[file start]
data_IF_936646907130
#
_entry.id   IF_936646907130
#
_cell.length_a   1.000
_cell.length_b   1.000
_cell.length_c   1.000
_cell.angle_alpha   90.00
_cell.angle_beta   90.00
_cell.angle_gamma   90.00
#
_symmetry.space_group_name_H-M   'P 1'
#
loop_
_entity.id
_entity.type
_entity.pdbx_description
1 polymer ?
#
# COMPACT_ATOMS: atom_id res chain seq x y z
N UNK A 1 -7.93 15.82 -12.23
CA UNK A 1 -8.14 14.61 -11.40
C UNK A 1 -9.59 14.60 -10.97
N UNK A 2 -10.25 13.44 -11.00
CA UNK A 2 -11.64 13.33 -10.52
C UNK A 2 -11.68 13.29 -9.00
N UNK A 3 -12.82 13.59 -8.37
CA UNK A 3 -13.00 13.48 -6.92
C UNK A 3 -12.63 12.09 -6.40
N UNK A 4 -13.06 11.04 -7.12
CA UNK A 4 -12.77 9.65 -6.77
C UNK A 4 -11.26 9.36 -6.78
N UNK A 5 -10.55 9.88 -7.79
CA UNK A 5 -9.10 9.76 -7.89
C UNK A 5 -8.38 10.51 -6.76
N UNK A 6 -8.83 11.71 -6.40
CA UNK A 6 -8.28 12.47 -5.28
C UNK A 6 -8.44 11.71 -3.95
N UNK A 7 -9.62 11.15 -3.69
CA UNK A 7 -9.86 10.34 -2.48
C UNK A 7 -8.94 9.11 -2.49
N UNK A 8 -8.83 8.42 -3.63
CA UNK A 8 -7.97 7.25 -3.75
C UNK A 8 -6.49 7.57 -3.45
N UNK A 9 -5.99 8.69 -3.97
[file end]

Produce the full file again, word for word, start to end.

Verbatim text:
data_IF_936646907130
#
_entry.id   IF_936646907130
#
_cell.length_a   1.000
_cell.length_b   1.000
_cell.length_c   1.000
_cell.angle_alpha   90.00
_cell.angle_beta   90.00
_cell.angle_gamma   90.00
#
_symmetry.space_group_name_H-M   'P 1'
#
loop_
_entity.id
_entity.type
_entity.pdbx_description
1 polymer ?
#
# COMPACT_ATOMS: atom_id res chain seq x y z
N UNK A 1 -7.93 15.82 -12.23
CA UNK A 1 -8.14 14.61 -11.40
C UNK A 1 -9.59 14.60 -10.97
N UNK A 2 -10.25 13.44 -11.00
CA UNK A 2 -11.64 13.33 -10.52
C UNK A 2 -11.68 13.29 -9.00
N UNK A 3 -12.82 13.59 -8.37
CA UNK A 3 -13.00 13.48 -6.92
C UNK A 3 -12.63 12.09 -6.40
N UNK A 4 -13.06 11.04 -7.12
CA UNK A 4 -12.77 9.65 -6.77
C UNK A 4 -11.26 9.36 -6.78
N UNK A 5 -10.55 9.88 -7.79
CA UNK A 5 -9.10 9.76 -7.89
C UNK A 5 -8.38 10.51 -6.76
N UNK A 6 -8.83 11.71 -6.40
CA UNK A 6 -8.28 12.47 -5.28
C UNK A 6 -8.44 11.71 -3.95
N UNK A 7 -9.62 11.15 -3.69
CA UNK A 7 -9.86 10.34 -2.48
C UNK A 7 -8.94 9.11 -2.49
N UNK A 8 -8.83 8.42 -3.63
CA UNK A 8 -7.97 7.25 -3.75
C UNK A 8 -6.49 7.57 -3.45
N UNK A 9 -5.99 8.69 -3.97